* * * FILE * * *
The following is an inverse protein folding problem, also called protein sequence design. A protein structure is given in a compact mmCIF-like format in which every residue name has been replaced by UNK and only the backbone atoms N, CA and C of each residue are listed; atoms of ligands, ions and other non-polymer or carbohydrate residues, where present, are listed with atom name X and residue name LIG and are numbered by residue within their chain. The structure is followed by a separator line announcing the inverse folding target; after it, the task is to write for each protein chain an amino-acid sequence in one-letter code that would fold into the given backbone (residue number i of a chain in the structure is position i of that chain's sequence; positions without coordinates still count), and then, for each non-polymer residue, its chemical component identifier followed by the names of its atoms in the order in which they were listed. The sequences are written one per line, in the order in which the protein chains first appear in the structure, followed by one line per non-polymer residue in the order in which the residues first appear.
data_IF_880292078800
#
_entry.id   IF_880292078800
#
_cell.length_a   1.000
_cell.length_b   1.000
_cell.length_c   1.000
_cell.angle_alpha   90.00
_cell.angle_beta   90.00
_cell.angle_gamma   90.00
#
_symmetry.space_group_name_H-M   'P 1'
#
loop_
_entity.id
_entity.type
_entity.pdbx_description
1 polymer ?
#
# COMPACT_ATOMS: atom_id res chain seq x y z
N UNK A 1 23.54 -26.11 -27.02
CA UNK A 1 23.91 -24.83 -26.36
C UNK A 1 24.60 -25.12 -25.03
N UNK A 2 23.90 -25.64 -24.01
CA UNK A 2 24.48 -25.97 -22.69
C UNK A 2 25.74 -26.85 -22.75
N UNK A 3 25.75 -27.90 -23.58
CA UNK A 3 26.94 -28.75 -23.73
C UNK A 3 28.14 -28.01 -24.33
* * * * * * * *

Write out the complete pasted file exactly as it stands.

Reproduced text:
The following is an inverse protein folding problem, also called protein sequence design. A protein structure is given in a compact mmCIF-like format in which every residue name has been replaced by UNK and only the backbone atoms N, CA and C of each residue are listed; atoms of ligands, ions and other non-polymer or carbohydrate residues, where present, are listed with atom name X and residue name LIG and are numbered by residue within their chain. The structure is followed by a separator line announcing the inverse folding target; after it, the task is to write for each protein chain an amino-acid sequence in one-letter code that would fold into the given backbone (residue number i of a chain in the structure is position i of that chain's sequence; positions without coordinates still count), and then, for each non-polymer residue, its chemical component identifier followed by the names of its atoms in the order in which they were listed. The sequences are written one per line, in the order in which the protein chains first appear in the structure, followed by one line per non-polymer residue in the order in which the residues first appear.
data_IF_880292078800
#
_entry.id   IF_880292078800
#
_cell.length_a   1.000
_cell.length_b   1.000
_cell.length_c   1.000
_cell.angle_alpha   90.00
_cell.angle_beta   90.00
_cell.angle_gamma   90.00
#
_symmetry.space_group_name_H-M   'P 1'
#
loop_
_entity.id
_entity.type
_entity.pdbx_description
1 polymer ?
#
# COMPACT_ATOMS: atom_id res chain seq x y z
N UNK A 1 23.54 -26.11 -27.02
CA UNK A 1 23.91 -24.83 -26.36
C UNK A 1 24.60 -25.12 -25.03
N UNK A 2 23.90 -25.64 -24.01
CA UNK A 2 24.48 -25.97 -22.69
C UNK A 2 25.74 -26.85 -22.75
N UNK A 3 25.75 -27.90 -23.58
CA UNK A 3 26.94 -28.75 -23.73
C UNK A 3 28.14 -28.01 -24.33